Vigilante Justice


The Alta of Monday morning, June 9, reported with relief and with no apparent irony that on the previous Sunday there had been remarkable quiet and very little crime worth reporting. Yet small items elsewhere in its columns that day reported six cases of drunkenness, six of larceny, three of stabbing, one of burglary, four of assaulting officers, one of attempted robbery, and three charges of keeping disorderly houses.

During the week that followed, small groups of businessmen were meeting quietly and sounding one another out about starting a committee of vigilance. These groups were apparently separate and spontaneous, and did not merge for several days. James Neal, for example, said that on Sunday he talked with George Oakes, and that together they visited Sam Brannan. They found him with his chief clerk, A. Wardwell, and the four men decided to call together a selected group of responsible citizens. They did so, and found other minds moving along the same lines. The next day a good attendance of invited men met at noon at the California Engine House and discussed what to do.

It was late on Tuesday evening that a committee was formed, and each of its members pledged himself to protect life and property in San Francisco. Among them was R. S. Watson, the foreman of the jury that had refused to find Burdue and Windred guilty. Another was “the moderate and cautious Mr. Macondray, a prominent merchant,” who headed the volunteer police force. Another was of course Sam Brannan, who was elected president for the first month. William Coleman became a member of the Committee of Vigilance, but he did not play a leader’s role in 1851; he was not then the Lion of the Vigilantes.

These men all knew that if they were to drive crime and criminals from San Francisco they would have to act outside the law—perhaps in defiance of the officials who represented the law. They were in no mood to shrink from that and were ready to fall back on the justification of the higher laws of nature, necessity, and the American Constitution.

That was the state of affairs in San Francisco just before ten o’clock on the night of June 10, 1851.


It was a little after ten o’clock that same night, an unusually fine summer night for San Francisco. The citizens who had that evening formed a committee of vigilance were on their way to their beds. Few reached them, for within an hour the bell of the California Engine House sounded. It tolled the slow, single strokes the Vigilantes had just agreed would be their summons to duty.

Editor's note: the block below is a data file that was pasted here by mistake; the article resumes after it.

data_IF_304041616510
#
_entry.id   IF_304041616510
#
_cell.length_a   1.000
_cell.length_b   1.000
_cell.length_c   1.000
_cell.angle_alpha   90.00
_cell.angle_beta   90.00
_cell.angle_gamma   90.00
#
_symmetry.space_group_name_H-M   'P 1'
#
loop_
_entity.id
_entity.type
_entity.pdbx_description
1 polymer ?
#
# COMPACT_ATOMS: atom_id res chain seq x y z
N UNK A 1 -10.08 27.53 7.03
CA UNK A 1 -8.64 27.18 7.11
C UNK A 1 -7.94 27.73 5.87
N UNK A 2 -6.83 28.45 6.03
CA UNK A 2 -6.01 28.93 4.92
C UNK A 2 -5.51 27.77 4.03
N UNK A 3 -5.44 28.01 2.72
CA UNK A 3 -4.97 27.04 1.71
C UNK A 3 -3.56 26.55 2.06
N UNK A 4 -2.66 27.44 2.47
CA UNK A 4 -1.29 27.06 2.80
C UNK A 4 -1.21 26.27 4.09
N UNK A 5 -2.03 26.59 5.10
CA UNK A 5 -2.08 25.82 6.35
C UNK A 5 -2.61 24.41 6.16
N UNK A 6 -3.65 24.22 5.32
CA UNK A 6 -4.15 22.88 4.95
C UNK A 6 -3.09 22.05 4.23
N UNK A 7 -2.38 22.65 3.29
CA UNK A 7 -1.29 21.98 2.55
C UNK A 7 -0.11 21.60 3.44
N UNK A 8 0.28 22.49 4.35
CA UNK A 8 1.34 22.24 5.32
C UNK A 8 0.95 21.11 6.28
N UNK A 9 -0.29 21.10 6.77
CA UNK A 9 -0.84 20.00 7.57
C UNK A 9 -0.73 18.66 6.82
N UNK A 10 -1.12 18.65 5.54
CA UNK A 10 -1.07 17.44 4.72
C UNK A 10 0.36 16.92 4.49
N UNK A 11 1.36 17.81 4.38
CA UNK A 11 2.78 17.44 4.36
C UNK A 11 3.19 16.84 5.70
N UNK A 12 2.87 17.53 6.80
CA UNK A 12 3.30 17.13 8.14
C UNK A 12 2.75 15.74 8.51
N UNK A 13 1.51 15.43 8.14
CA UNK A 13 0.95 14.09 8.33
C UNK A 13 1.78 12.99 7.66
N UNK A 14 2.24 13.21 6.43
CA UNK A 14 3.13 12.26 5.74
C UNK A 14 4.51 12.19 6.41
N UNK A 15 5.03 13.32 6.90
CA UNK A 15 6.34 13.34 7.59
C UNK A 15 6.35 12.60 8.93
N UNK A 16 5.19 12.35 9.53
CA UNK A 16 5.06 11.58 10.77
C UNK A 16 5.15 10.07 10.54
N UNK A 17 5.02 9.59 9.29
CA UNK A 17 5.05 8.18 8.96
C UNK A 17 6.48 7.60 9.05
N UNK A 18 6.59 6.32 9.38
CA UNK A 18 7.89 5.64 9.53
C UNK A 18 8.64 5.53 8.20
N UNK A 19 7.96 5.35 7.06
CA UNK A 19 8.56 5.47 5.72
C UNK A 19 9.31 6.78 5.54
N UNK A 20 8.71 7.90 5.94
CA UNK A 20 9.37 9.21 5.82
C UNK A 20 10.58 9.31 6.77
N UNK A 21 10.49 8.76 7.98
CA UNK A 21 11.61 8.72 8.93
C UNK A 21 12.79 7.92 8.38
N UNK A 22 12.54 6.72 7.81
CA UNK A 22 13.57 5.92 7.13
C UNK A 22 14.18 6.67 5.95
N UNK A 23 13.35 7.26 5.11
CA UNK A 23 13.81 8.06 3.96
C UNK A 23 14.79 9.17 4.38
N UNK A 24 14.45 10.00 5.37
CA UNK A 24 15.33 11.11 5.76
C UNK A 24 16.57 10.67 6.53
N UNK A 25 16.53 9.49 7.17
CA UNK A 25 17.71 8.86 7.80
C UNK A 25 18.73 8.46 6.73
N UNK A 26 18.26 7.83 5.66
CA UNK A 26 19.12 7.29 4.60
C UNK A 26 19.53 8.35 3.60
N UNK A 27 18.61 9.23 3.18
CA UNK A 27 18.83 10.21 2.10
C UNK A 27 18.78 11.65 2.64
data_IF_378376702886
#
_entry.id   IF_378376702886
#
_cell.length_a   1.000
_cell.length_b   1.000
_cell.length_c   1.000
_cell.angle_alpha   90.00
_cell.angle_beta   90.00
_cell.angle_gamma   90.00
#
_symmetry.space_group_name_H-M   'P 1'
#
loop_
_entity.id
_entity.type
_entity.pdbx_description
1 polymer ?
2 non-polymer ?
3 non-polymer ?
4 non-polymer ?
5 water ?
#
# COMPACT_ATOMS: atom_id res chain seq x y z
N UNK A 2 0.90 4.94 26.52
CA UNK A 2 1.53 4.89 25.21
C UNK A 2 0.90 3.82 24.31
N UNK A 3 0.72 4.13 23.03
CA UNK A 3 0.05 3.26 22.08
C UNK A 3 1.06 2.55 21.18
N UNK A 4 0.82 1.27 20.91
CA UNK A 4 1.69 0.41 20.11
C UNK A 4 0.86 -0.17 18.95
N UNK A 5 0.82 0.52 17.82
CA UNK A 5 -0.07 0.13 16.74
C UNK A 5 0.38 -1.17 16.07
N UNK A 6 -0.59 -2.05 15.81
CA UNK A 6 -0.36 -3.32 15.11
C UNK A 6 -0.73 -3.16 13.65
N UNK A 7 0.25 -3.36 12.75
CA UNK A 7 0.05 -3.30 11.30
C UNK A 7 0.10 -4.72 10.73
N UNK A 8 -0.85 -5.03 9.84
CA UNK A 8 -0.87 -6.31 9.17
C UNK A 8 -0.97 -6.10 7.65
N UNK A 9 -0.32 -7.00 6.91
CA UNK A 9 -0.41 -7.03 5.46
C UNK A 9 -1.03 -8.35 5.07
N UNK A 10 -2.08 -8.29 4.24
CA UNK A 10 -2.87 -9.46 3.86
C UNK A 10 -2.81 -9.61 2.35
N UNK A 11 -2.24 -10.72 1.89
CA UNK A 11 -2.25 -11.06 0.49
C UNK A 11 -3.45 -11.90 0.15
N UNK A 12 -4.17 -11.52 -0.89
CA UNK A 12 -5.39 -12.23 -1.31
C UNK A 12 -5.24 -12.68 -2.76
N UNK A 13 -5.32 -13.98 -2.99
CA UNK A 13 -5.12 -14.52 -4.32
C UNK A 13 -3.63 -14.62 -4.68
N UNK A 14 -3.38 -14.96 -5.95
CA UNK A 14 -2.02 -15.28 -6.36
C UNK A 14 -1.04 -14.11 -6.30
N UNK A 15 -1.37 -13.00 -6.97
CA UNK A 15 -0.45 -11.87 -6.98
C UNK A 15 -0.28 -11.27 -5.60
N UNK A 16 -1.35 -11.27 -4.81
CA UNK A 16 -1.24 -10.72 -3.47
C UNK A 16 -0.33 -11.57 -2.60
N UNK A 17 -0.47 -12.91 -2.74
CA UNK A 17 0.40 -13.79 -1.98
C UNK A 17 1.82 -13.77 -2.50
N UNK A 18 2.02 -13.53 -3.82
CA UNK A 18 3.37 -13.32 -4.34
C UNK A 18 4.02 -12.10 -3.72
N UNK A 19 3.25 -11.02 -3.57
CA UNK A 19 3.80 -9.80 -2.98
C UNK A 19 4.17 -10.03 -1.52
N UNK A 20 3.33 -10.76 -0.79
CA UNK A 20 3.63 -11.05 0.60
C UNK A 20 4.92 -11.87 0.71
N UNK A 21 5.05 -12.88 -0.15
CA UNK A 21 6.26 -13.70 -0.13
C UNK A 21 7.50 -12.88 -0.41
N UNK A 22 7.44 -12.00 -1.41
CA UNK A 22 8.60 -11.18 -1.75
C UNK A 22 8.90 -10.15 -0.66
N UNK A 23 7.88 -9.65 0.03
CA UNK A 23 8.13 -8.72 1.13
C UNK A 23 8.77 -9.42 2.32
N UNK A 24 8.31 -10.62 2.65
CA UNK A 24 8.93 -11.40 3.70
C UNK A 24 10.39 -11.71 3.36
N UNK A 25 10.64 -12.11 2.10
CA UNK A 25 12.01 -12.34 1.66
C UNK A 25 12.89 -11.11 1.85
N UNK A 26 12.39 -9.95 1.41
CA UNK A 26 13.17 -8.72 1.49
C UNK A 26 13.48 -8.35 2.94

This was its first call, and only the Vigilantes knew its meaning. The members hurried to the rooms Sam Brannan had offered to the committee for its headquarters. Soon there was brought before the Vigilantes “a very large, rough, strong and vicious-looking man called Jenkins, an ex-Sydney convict.” He was, said Coleman, “well-known as a desperate character, who had evaded justice on many occasions, and whose record, easily proved, would entitle him to the severest punishment.”

Only an hour or two earlier some loungers on the Battery had seen a man coming suspiciously out of one of the warehouses on the wharf, carrying a small safe. When he knew he was noticed he hurried to the edge of the pier and dropped the safe into the bay. He was caught, and several Vigilantes, returning home after their evening meeting, came upon him with his captors before the police had appeared. They took him in charge and sent one of their members back to the firehouse to toll the bell.

Coleman’s account continues:

The Committee was organized immediately into a court, and Jenkins was tried for this act, the witnesses being in every way credible, and fresh from the scene of the offense within the past hour. He was convicted of the act, and a discussion arose as to what should be his punishment. …

On the conclusion of Jenkins’ trial on all charges against him, the vote was taken. He was found guilty, and it was determined to hang him that night. This I resisted most strenuously. I contended that it was not bold, not manly, not creditable, and the effect would be to lay at our door an undeserved imputation of cowardice—to hang him at night, in such hot haste. I proposed instead that he should be held until the next morning, and should rise with the sun, to be hung in its broad light, as the sun rose. But only a few agreed with me.

The crowd that now stood in thousands in the streets below saw silent Vigilantes come and go, and word was spread that a criminal was being tried within. Well before two in the morning the firehouse bell began to toll again. The people assumed that meant a verdict had been reached, and a grim one. They saw a clergyman taken into the building, surely for a last talk with the condemned man. Then the execution would take place shortly. …

Sam Brannan came to the window and addressed the crowd. He told them what had taken place and what the Vigilantes proposed Sam Brannan came to the window and addressed the crowd. He told them what had taken place and what the Vigilantes proposed to do. He asked the crowd if it approved. If there were any dissenting voices they were drowned out in a shout of what appeared to be unanimous approval. At two o’clock Jenkins, surrounded by Vigilantes armed and in marching order, was brought out. The crowd fell silently in behind them as they marched through the streets—Sansome, California, Montgomery, and Clay—to Portsmouth Plaza.